by Rabbi Yisrael Kaniel – August 14, 2012
In the Torah section of Re’eh, Moses repeats the various animals and creatures that G-d deems unfit for consumption, known colloquially as not being kosher, which were originally prohibited in the Torah section of Shmini. Amongst these is enumerated the chasidah [the stork] (Devarim 14:18; Vayikra 11:19). With regards to this bird, Rashi notes in Shmini, “Why has its name been designated as ‘kind one’? For it does kindness with its companions with food.”
In Ma’ayana Shel Torah, a comment is cited by the first Gerer Rebbe R. Yitzchak Meir Alter, known as Chidushe HaRim (1799-1866): According to Nachmanides, in his commentary to the Torah, the source of the various birds’ non-kosher status is their tendency to cruelty. Consequently, the Torah prohibits their consumption in order to limit our involvement with such unseemly characteristics. However, if the stork shows kindness, why then is it among those birds that are not kosher?
In response to the above question, the Gerer Rebbe explains that the problem lies in the fact that the stork only concerns itself with its immediate companions. True kindness, especially when it comes to providing another with sustenance, must not be limited to one’s immediate friends and family – an inappropriate tendency of the stork that deems it non-kosher. One who truly cares, who is truly compassionate and kind, will not distinguish between a friend and a stranger. If another needs help, a kind person will offer it without bias.
A similar point was made in a story that the 20th century Yerushalmi maggid [preacher] R. Sholom Schwadron would often relate: One afternoon, while sitting in his home, a piercing yell was suddenly heard. His wife ran in screaming that a neighbor’s child had fallen and was bleeding terribly from a gash over his eye. R. Sholom sprang into action to help his wife treat the boy’s wound and carried the boy as quickly as he could to the doctor on the main street. As he was rushing up the hill with the bleeding boy, he came upon the boy’s own grandmother. Seeing R. Sholom carrying the child, the lady called out, “There’s nothing to be worried about; G-d will help.” However, as the lady came closer and realized that the boy that R. Sholom was carrying was not one of his but rather her own grandchild, she suddenly lost her composure and began shrieking, struggling to grab her grandson. When the lady first saw the child in distress, thinking him to be someone else’s, she was very calm. When, however, she looked at the child closer and saw him to be her own grandson, she no longer could remain calm (Paysach Krohn, The Maggid Speaks, p. 216).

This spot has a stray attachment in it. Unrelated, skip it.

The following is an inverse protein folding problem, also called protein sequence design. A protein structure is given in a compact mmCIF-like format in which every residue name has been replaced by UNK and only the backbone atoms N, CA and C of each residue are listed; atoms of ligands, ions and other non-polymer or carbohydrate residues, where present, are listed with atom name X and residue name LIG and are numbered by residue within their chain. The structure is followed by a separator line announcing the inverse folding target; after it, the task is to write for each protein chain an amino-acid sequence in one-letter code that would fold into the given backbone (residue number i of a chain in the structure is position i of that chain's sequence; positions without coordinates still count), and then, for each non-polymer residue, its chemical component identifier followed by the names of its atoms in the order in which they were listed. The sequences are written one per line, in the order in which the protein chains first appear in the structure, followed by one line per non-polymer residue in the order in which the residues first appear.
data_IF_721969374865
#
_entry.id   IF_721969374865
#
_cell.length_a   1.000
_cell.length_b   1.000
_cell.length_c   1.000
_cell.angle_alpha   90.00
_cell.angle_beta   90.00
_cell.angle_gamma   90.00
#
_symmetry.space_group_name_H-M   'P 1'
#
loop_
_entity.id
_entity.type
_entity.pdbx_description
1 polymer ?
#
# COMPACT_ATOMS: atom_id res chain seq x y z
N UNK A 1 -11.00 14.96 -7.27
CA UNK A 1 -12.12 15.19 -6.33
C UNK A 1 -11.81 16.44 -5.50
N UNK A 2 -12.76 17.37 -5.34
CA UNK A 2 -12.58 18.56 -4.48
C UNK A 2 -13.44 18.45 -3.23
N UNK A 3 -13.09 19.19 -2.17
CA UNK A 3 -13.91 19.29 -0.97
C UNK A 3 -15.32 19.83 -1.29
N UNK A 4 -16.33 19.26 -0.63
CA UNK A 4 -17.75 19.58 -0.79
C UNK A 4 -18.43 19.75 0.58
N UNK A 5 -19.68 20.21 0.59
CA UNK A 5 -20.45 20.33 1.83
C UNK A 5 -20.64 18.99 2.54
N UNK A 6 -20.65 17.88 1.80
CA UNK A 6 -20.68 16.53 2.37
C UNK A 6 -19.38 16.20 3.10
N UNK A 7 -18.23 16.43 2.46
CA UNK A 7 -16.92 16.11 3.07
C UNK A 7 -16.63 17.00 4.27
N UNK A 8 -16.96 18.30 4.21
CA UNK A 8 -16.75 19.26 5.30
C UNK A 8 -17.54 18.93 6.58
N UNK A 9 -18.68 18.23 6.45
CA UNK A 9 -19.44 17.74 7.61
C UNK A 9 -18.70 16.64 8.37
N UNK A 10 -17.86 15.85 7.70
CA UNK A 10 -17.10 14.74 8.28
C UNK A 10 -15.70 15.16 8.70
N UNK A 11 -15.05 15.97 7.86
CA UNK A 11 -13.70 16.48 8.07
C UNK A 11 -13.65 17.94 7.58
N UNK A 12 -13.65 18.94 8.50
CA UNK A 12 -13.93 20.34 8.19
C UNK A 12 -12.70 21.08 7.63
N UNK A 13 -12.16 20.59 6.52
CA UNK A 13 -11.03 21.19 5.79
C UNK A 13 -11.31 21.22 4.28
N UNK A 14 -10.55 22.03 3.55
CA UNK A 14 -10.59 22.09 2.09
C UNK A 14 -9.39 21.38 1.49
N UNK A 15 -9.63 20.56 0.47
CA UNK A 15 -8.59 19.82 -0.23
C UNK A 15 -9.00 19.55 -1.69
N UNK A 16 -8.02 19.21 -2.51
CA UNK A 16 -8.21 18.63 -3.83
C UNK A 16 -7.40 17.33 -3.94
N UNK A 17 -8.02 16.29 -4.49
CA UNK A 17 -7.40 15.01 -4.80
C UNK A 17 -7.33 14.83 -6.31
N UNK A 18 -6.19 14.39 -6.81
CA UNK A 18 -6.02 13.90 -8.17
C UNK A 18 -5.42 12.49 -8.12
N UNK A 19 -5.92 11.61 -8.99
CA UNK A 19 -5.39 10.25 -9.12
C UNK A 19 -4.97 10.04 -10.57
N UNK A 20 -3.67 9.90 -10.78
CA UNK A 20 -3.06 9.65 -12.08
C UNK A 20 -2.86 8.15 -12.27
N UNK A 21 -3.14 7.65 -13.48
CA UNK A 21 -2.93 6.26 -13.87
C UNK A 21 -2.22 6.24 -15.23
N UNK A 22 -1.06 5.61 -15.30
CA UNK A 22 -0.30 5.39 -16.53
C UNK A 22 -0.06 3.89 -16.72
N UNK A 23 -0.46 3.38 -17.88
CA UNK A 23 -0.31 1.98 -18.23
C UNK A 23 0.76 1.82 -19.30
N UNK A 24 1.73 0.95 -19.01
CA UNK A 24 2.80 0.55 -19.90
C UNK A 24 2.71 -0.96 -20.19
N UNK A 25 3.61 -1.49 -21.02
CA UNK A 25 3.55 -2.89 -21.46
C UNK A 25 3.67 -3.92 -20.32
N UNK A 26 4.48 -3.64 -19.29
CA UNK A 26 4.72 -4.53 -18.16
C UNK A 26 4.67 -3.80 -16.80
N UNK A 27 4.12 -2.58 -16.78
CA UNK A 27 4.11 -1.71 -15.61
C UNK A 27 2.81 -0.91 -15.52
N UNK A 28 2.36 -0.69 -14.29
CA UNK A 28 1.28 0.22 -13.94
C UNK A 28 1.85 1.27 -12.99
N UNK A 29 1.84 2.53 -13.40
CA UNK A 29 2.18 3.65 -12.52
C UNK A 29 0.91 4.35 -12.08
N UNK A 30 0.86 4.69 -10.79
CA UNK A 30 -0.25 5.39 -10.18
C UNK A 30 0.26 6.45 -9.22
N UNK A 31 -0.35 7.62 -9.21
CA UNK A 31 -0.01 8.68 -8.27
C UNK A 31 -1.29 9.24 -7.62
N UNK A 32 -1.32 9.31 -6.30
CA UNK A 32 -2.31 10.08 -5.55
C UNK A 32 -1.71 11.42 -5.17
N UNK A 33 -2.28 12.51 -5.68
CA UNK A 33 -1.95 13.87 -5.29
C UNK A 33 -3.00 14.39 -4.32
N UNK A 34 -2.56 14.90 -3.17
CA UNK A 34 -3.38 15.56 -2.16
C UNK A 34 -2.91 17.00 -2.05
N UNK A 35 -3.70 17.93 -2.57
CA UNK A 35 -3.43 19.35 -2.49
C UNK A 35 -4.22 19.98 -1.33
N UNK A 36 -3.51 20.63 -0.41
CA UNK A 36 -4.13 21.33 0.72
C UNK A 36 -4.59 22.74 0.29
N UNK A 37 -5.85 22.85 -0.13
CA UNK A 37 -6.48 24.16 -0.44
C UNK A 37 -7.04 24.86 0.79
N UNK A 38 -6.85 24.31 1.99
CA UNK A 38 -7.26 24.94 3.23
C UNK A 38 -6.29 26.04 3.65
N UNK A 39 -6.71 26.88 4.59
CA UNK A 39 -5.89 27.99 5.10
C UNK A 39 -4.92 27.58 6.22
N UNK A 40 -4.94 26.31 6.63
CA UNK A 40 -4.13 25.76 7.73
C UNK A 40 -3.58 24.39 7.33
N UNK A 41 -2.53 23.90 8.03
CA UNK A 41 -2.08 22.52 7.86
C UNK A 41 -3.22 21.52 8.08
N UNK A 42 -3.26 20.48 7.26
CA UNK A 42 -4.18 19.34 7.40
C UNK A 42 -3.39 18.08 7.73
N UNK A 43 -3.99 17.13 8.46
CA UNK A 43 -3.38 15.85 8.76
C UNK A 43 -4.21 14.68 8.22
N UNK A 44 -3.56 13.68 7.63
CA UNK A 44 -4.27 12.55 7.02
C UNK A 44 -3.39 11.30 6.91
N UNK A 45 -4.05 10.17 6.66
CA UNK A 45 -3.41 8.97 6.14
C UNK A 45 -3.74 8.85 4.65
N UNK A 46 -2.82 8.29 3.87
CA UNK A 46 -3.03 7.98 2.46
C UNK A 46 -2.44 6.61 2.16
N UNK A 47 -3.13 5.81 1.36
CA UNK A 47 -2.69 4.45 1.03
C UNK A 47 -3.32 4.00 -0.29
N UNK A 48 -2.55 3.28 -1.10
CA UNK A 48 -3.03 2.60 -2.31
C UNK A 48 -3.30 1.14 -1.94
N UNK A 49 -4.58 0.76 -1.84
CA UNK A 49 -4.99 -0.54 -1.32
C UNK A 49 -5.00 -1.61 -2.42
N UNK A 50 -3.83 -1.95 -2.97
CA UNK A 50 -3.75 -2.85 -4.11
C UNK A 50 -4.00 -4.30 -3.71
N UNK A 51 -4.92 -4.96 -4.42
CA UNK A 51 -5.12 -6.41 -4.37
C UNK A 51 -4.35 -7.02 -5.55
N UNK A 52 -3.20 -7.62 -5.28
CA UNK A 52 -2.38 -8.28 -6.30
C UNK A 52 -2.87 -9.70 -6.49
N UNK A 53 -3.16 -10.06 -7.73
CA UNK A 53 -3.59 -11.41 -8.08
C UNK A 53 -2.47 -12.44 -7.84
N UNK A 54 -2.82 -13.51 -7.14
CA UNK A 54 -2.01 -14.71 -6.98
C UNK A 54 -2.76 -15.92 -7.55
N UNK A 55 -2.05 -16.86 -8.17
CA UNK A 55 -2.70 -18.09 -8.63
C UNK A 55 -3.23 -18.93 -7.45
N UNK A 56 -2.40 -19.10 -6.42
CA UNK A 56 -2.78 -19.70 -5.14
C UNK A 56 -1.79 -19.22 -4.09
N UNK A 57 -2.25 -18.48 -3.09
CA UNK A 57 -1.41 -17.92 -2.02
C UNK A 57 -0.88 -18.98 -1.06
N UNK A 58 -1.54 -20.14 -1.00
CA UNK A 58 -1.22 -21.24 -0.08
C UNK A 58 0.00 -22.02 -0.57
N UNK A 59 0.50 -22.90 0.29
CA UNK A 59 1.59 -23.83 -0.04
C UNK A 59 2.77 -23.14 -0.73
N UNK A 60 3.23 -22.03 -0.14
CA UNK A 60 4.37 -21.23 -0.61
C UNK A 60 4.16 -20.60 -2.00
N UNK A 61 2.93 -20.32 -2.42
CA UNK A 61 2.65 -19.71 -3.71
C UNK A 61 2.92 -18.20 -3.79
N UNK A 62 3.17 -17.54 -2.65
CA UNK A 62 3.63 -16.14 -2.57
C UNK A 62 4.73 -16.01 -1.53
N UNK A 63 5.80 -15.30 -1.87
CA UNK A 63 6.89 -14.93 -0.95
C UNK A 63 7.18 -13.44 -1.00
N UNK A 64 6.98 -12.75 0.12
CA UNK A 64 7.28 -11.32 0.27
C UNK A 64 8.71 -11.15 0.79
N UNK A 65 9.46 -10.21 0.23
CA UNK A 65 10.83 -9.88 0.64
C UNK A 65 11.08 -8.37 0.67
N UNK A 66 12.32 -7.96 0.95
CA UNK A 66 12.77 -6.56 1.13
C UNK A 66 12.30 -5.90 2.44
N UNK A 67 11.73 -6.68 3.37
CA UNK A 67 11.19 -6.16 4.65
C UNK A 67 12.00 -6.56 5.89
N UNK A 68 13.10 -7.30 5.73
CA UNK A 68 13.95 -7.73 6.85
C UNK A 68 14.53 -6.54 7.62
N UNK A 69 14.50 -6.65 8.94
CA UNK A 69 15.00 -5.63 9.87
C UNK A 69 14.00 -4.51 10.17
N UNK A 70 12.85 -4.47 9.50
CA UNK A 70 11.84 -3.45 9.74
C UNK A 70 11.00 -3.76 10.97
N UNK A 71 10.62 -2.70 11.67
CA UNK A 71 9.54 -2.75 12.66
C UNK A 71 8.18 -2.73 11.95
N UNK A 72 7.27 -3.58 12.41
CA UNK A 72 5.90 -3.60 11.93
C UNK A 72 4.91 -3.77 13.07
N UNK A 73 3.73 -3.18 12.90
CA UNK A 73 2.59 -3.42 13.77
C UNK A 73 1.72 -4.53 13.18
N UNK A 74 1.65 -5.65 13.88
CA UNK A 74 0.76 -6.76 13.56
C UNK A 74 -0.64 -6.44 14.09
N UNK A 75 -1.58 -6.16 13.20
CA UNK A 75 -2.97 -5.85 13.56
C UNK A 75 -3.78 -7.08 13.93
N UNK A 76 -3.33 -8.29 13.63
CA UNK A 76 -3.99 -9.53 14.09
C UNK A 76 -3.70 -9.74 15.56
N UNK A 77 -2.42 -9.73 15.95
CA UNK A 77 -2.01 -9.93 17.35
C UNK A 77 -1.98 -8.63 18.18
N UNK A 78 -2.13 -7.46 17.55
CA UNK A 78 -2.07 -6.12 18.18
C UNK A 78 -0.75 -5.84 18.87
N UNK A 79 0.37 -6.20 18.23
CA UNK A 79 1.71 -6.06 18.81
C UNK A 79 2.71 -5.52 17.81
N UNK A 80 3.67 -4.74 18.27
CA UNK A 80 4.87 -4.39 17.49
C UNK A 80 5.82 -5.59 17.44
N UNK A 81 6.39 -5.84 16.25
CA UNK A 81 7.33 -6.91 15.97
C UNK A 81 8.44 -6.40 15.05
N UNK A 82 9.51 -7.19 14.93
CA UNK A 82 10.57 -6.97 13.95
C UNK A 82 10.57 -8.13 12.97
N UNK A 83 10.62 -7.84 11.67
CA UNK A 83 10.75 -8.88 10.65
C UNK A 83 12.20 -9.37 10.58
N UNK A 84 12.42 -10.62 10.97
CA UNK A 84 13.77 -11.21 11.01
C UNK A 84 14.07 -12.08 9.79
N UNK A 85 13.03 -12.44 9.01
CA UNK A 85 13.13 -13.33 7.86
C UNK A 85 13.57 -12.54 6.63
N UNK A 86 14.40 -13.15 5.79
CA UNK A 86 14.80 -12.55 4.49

If we can look at a stranger’s distress as we see that of one close to us, then we truly exhibit kindness. This is the lesson of the stork. This is the lesson of G-d, as imparted through his Torah.